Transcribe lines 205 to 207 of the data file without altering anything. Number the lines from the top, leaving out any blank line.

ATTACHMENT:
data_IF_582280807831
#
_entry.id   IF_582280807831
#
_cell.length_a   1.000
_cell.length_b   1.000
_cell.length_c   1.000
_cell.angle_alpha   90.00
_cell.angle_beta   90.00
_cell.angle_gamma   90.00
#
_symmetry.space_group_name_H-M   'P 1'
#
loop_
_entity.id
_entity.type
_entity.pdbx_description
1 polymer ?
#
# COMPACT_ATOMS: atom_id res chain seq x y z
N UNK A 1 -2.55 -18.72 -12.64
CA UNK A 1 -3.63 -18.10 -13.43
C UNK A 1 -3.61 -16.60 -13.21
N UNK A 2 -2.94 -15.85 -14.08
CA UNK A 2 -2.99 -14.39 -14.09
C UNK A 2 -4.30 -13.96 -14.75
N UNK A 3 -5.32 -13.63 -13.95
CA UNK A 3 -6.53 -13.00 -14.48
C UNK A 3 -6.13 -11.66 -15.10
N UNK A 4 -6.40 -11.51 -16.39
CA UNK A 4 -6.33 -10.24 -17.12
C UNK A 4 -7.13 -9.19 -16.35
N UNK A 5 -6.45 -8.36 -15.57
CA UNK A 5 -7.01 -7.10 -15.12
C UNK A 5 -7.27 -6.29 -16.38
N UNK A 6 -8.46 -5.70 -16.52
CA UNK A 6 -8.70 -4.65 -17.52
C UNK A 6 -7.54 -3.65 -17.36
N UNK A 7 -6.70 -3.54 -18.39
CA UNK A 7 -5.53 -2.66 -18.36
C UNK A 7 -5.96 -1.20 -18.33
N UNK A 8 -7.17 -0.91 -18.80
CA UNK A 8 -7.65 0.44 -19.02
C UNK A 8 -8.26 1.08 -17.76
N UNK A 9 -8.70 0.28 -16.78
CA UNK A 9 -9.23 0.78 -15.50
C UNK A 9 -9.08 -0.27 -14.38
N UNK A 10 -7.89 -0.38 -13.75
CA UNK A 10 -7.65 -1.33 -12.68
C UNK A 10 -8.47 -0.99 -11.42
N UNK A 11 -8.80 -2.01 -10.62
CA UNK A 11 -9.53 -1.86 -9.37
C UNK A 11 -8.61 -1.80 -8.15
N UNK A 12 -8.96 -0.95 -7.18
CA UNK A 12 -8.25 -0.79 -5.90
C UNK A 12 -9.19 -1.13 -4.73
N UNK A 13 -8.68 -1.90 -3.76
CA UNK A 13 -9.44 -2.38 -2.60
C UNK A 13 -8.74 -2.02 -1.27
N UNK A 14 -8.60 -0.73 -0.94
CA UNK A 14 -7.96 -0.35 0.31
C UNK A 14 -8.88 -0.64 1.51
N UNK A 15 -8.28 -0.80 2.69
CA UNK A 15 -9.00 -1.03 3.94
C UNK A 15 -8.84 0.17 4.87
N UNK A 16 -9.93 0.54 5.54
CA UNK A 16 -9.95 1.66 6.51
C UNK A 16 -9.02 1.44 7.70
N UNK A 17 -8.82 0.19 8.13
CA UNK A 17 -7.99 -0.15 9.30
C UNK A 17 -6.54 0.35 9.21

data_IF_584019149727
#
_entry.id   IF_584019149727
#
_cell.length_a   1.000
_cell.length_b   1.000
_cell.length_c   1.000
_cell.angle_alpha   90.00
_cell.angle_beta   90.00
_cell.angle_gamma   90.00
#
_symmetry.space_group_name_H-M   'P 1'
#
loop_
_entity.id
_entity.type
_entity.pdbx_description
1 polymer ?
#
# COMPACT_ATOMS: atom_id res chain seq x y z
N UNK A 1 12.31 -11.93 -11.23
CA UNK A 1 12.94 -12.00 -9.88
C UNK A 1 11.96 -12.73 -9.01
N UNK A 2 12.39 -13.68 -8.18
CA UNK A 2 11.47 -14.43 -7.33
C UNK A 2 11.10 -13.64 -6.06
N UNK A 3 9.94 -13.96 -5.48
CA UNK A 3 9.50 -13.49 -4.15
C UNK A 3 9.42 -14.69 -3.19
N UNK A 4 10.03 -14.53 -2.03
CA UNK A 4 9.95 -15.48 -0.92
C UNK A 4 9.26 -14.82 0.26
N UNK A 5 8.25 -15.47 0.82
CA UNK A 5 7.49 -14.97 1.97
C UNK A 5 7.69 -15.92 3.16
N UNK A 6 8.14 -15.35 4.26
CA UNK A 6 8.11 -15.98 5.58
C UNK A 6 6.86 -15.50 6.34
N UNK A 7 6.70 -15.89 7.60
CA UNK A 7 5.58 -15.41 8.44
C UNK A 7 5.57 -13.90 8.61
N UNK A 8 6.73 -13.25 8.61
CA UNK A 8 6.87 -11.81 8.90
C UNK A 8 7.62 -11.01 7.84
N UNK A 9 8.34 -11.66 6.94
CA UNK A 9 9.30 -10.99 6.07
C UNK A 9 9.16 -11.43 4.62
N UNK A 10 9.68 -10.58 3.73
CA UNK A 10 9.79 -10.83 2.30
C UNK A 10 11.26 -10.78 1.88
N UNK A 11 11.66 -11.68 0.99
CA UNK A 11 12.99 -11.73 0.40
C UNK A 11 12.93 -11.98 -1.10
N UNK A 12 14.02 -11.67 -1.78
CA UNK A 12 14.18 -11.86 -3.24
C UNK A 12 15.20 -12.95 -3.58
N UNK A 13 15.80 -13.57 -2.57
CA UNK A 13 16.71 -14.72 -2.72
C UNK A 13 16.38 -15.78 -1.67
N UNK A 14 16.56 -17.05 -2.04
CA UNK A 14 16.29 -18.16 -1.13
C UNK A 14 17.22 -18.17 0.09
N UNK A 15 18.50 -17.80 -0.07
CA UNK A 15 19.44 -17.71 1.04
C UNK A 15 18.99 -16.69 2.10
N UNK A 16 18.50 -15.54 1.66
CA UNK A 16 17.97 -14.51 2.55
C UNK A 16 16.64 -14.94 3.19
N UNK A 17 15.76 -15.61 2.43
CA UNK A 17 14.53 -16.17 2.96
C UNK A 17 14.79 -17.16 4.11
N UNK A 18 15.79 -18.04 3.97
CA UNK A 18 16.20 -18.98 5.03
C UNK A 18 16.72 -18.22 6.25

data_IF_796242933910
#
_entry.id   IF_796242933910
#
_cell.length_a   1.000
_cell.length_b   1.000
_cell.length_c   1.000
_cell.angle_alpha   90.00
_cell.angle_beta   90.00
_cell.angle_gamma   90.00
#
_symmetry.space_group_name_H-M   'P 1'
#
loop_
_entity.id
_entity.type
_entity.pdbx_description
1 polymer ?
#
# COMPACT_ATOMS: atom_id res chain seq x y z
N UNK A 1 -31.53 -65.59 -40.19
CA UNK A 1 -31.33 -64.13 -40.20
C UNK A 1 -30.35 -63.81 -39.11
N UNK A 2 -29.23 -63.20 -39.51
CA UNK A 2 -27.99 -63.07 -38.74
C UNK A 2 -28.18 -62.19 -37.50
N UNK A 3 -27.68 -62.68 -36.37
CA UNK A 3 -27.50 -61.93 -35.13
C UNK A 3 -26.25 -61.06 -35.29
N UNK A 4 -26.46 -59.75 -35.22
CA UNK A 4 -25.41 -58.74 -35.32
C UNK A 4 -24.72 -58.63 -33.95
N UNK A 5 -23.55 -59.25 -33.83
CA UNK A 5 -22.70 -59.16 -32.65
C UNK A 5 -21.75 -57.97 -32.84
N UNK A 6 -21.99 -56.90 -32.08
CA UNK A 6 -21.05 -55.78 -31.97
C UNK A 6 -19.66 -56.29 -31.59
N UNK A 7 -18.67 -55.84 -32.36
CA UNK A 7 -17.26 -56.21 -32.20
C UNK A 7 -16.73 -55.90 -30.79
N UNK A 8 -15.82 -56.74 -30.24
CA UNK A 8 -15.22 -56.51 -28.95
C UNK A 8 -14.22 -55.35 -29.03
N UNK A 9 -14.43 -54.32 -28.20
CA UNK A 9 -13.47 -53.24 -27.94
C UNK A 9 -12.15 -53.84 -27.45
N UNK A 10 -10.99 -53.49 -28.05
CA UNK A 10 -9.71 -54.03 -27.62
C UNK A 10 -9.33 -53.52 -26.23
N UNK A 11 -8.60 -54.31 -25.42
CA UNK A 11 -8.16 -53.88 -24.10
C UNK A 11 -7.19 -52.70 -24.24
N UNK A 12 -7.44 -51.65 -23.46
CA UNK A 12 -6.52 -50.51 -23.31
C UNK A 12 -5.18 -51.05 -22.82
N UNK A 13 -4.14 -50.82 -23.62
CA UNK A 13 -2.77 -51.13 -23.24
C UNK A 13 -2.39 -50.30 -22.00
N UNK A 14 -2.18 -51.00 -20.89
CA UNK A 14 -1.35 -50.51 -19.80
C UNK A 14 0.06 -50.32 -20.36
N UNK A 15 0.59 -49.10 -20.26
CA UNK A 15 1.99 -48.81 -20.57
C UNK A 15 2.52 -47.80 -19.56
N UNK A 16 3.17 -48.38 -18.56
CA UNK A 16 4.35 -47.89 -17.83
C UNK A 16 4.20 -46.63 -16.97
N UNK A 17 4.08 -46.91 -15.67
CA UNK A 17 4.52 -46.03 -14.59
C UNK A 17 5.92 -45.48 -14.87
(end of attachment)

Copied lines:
N UNK A 14 -2.18 -51.00 -20.89
CA UNK A 14 -1.35 -50.51 -19.80
C UNK A 14 0.06 -50.32 -20.36